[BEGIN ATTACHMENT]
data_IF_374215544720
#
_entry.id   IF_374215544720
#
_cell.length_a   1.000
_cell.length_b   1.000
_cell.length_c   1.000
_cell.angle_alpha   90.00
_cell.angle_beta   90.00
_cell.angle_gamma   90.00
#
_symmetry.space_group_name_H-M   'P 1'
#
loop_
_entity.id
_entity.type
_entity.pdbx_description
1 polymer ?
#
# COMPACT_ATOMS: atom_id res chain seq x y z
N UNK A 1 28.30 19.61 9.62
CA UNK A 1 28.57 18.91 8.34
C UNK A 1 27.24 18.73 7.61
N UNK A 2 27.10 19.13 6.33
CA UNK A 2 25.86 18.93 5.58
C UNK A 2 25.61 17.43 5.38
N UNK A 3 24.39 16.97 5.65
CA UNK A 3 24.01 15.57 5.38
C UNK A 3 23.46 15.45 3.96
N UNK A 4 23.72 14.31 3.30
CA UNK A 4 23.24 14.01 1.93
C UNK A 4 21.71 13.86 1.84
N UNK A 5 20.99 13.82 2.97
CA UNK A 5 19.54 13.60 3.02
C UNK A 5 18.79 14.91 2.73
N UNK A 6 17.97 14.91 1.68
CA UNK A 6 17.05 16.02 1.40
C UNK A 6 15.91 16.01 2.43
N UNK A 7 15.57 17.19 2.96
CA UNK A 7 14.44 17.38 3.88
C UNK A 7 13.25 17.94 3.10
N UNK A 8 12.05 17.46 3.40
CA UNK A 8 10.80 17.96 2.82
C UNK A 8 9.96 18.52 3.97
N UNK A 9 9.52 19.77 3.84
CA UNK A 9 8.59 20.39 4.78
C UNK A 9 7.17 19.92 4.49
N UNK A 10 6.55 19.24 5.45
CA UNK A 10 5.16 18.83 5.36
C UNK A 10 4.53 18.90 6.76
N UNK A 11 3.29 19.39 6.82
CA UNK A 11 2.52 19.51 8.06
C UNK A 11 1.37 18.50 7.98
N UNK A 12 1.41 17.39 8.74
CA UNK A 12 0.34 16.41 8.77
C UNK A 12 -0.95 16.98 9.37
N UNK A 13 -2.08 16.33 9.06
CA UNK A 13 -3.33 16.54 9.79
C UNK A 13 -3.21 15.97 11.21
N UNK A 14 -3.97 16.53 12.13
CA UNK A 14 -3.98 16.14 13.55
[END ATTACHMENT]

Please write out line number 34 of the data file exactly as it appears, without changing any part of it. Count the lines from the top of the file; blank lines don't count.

CA UNK A 5 19.54 13.60 3.02